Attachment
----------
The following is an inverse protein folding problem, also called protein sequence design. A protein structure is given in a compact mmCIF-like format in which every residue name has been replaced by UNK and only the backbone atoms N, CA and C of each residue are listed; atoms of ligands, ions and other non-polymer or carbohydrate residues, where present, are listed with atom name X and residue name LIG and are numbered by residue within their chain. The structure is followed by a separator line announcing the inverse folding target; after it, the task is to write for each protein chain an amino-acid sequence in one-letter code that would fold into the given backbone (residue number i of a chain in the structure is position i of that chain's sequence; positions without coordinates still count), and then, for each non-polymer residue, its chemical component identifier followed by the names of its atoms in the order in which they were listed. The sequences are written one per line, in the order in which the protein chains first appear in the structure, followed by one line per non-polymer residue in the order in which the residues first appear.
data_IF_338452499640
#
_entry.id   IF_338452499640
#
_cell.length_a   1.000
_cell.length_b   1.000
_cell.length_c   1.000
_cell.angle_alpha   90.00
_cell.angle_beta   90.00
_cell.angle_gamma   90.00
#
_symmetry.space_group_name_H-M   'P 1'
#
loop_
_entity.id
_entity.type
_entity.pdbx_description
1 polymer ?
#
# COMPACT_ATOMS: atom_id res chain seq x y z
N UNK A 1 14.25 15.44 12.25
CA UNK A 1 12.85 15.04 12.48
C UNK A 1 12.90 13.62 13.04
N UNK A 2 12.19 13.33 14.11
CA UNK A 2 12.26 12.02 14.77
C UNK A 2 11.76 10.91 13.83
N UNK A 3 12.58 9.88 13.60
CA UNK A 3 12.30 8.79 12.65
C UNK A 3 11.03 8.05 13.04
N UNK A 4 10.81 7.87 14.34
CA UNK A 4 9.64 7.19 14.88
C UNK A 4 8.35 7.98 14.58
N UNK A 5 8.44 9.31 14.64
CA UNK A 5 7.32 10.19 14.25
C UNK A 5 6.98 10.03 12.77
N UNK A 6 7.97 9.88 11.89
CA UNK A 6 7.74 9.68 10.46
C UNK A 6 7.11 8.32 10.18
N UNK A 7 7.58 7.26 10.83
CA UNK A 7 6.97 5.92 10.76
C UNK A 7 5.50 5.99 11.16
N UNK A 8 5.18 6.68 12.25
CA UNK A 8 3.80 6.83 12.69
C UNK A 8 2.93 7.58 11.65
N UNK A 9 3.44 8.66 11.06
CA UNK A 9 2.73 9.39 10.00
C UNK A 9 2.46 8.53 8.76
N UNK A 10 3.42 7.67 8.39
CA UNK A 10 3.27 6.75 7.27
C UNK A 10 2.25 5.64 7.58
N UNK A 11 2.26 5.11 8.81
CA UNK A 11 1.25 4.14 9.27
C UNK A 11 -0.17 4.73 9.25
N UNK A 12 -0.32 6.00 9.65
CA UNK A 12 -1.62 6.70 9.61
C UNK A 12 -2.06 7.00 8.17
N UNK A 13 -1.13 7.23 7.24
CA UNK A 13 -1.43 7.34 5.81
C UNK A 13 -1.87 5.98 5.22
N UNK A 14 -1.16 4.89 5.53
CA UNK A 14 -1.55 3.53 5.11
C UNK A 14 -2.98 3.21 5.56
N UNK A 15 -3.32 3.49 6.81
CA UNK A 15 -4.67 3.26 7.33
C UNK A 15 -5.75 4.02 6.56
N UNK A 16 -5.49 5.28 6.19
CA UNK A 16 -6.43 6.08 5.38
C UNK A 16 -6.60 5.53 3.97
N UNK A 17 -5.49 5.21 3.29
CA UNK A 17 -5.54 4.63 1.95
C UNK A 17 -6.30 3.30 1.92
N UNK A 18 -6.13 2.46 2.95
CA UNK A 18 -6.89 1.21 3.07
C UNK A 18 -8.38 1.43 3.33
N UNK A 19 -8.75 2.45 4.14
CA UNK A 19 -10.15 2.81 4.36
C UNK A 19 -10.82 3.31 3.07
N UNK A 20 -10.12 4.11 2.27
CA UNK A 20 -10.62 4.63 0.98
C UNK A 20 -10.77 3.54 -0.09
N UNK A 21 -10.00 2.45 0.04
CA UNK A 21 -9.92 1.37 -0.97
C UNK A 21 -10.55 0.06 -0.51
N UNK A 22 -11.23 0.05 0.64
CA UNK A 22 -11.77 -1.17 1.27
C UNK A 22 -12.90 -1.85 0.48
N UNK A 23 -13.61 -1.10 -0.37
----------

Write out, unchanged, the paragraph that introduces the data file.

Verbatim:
The following is an inverse protein folding problem, also called protein sequence design. A protein structure is given in a compact mmCIF-like format in which every residue name has been replaced by UNK and only the backbone atoms N, CA and C of each residue are listed; atoms of ligands, ions and other non-polymer or carbohydrate residues, where present, are listed with atom name X and residue name LIG and are numbered by residue within their chain. The structure is followed by a separator line announcing the inverse folding target; after it, the task is to write for each protein chain an amino-acid sequence in one-letter code that would fold into the given backbone (residue number i of a chain in the structure is position i of that chain's sequence; positions without coordinates still count), and then, for each non-polymer residue, its chemical component identifier followed by the names of its atoms in the order in which they were listed. The sequences are written one per line, in the order in which the protein chains first appear in the structure, followed by one line per non-polymer residue in the order in which the residues first appear.